Atrademark registrant has the exclusive right to use his registered trademark, and even if he has not actually used his registered trademark, his trademark rights should be accorded legal protection. However, the subject of protection under the PRC’s Trademark Law is not the mark itself, but the distinguishing function of the trademark and the commercial reputation established, so as to avoid confusion among consumers. The Trademark Law and the PRC laws and judicial practice have imposed certain limitations on the protection of registered trademarks that have not actually been used.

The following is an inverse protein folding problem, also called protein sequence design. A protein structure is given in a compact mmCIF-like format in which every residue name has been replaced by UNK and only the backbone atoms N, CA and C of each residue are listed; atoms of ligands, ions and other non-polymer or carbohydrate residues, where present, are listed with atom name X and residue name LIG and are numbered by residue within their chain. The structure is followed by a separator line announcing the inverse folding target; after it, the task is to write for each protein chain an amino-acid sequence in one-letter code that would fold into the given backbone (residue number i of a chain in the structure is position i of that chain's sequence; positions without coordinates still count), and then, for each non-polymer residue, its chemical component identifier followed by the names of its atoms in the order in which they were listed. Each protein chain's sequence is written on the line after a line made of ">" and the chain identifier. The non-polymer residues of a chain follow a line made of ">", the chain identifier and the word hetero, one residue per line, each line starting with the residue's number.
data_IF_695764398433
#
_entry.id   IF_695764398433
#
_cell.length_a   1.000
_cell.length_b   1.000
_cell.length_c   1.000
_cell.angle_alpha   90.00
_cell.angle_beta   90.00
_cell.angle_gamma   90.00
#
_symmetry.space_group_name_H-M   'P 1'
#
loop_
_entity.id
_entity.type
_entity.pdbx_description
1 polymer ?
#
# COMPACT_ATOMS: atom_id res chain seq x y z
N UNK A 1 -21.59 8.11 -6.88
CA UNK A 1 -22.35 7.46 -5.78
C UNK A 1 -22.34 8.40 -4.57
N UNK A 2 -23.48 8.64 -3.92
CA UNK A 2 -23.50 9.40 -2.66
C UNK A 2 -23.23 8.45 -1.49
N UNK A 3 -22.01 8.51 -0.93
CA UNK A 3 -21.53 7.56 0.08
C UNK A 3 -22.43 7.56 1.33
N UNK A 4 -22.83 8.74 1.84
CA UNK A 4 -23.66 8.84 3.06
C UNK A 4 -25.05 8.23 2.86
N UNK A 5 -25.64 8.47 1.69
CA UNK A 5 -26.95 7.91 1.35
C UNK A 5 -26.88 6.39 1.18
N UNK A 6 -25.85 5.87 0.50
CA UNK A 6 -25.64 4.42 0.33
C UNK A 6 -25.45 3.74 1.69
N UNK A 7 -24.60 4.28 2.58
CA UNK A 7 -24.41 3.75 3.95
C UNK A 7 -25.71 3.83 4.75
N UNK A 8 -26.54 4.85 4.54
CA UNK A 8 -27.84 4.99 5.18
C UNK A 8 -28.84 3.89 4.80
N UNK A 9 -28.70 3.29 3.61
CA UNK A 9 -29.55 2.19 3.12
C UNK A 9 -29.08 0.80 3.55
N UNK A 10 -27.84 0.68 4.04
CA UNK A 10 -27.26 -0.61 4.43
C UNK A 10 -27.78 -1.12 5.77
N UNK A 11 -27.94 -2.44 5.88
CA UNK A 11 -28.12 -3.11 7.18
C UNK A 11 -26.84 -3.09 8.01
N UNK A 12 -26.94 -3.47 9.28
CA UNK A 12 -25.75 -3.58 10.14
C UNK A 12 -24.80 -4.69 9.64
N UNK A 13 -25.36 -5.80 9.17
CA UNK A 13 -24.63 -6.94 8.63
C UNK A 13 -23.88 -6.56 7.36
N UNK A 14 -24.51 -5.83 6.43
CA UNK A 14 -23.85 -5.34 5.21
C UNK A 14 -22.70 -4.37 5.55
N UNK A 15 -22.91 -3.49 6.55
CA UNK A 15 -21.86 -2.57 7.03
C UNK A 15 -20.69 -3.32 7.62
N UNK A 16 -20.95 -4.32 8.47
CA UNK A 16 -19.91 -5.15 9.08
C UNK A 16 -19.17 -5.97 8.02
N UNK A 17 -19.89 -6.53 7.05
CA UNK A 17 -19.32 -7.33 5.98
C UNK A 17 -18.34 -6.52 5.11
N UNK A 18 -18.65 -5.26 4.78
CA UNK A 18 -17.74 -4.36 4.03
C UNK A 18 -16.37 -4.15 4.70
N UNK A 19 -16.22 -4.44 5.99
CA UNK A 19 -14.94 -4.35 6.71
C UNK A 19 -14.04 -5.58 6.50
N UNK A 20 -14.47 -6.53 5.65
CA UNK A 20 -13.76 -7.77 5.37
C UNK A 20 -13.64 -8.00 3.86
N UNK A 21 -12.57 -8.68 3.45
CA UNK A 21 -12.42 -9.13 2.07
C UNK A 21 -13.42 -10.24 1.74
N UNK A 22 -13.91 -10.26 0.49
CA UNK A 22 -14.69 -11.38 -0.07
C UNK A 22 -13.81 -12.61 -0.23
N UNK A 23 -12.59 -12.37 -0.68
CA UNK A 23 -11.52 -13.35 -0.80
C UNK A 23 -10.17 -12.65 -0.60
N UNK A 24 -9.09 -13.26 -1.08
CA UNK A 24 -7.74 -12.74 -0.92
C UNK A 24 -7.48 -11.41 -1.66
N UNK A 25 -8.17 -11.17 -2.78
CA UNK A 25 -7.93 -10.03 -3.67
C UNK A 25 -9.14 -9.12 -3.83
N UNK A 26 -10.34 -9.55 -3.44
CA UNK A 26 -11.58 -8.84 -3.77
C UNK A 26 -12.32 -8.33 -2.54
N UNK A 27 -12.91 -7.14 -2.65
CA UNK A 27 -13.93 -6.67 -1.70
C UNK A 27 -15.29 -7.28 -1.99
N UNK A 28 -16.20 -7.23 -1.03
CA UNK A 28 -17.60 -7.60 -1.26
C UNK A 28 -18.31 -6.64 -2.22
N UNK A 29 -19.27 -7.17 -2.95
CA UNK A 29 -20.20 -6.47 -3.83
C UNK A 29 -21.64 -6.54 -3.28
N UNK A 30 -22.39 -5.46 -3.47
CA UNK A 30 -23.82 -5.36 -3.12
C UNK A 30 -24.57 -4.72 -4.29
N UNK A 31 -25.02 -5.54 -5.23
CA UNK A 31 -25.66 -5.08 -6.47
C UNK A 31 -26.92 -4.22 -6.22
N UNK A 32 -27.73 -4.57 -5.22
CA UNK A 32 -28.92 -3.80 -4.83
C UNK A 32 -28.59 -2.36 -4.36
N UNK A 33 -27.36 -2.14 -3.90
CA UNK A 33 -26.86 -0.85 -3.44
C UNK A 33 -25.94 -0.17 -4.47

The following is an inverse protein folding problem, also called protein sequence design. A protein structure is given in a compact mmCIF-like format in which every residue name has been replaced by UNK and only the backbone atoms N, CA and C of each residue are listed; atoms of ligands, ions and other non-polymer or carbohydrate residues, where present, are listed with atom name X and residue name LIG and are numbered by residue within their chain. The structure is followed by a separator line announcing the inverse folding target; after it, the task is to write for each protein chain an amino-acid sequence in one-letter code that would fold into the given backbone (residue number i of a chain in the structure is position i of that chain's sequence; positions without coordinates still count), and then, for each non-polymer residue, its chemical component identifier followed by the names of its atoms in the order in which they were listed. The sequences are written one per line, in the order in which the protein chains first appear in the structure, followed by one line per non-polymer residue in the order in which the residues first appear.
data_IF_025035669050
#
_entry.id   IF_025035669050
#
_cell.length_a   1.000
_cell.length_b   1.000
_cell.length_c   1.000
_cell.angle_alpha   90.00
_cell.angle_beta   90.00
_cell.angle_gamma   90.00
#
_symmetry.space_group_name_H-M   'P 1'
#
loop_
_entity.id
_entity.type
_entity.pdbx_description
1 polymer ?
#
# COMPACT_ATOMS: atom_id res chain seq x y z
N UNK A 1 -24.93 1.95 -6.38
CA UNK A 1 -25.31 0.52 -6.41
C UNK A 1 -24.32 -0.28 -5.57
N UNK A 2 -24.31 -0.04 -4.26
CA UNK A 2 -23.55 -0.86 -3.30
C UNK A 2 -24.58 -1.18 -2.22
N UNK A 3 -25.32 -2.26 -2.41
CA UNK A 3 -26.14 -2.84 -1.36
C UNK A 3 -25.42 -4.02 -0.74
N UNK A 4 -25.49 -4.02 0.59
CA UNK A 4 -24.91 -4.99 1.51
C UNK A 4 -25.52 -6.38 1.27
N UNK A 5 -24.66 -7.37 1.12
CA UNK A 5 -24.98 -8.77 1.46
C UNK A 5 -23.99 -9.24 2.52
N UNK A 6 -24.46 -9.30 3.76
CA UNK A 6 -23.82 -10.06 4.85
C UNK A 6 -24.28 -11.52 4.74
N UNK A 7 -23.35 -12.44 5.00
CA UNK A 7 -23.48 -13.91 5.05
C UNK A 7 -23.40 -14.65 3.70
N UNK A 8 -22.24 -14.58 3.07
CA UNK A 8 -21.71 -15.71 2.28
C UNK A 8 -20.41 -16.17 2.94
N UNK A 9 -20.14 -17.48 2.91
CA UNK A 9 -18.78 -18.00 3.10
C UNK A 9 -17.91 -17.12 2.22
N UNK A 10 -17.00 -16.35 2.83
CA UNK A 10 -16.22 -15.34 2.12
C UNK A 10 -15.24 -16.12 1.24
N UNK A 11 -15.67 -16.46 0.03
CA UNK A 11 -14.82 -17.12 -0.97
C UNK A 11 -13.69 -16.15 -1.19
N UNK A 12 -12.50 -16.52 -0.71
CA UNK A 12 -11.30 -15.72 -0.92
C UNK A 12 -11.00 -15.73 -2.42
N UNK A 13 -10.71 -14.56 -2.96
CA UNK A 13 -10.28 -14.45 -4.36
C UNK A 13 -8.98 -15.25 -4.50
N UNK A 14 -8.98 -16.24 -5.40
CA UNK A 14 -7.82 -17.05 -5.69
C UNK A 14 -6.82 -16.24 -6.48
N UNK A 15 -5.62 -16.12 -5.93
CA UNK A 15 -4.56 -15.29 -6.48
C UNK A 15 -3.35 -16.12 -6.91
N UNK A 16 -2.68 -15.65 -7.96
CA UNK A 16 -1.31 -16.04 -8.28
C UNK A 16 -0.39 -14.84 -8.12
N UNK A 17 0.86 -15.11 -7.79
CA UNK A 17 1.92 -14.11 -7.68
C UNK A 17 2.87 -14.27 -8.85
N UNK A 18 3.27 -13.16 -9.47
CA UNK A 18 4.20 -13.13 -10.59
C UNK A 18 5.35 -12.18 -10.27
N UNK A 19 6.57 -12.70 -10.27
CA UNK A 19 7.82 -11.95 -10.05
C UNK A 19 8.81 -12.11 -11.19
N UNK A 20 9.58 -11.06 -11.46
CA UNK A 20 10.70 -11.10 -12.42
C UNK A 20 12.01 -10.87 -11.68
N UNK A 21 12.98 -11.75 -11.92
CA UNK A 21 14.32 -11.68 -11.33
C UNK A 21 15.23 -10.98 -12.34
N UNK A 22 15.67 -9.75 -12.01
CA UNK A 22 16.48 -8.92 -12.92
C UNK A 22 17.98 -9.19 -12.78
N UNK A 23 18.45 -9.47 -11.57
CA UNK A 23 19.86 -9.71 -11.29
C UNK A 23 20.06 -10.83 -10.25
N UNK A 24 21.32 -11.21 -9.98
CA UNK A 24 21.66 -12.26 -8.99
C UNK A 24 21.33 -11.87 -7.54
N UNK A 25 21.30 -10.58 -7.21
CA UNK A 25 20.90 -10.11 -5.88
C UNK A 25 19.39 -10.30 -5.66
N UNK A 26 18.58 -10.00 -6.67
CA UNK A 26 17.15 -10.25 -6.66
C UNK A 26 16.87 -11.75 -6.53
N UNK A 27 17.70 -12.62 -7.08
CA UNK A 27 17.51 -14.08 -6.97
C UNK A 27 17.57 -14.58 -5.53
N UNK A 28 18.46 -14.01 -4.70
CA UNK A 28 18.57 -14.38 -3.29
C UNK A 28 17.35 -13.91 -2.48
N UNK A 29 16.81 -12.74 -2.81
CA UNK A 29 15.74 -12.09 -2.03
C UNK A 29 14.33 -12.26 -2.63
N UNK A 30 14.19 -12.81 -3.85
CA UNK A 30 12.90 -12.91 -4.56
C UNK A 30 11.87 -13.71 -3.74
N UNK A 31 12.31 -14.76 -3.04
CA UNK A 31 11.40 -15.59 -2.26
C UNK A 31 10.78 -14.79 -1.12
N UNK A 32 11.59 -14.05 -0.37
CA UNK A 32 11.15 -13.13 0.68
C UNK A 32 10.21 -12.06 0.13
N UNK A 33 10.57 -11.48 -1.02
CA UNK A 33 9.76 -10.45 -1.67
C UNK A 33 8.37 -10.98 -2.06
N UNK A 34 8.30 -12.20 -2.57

Application for cancellation
In reality, there are many registered trademarks that have not been used. It is because the Trademark Law does not require that a statement of intent to use the trademark be made at the time of registration, nor does it set actual use of a trademark as a condition of registration. It is a waste of public resources and may also impede the normal operations of others.
A trademark rights holder may use the trademark rights himself or license the rights to another. If a trademark registrant fails to use a registered trademark for a period of three years after successful registration, pursuant to Article 44 of the Trademark Law anyone may apply to the Trademark Office for the cancellation of that trademark. If the trademark registrant is unable to substantiate that he used his trademark during those three years, it could be cancelled.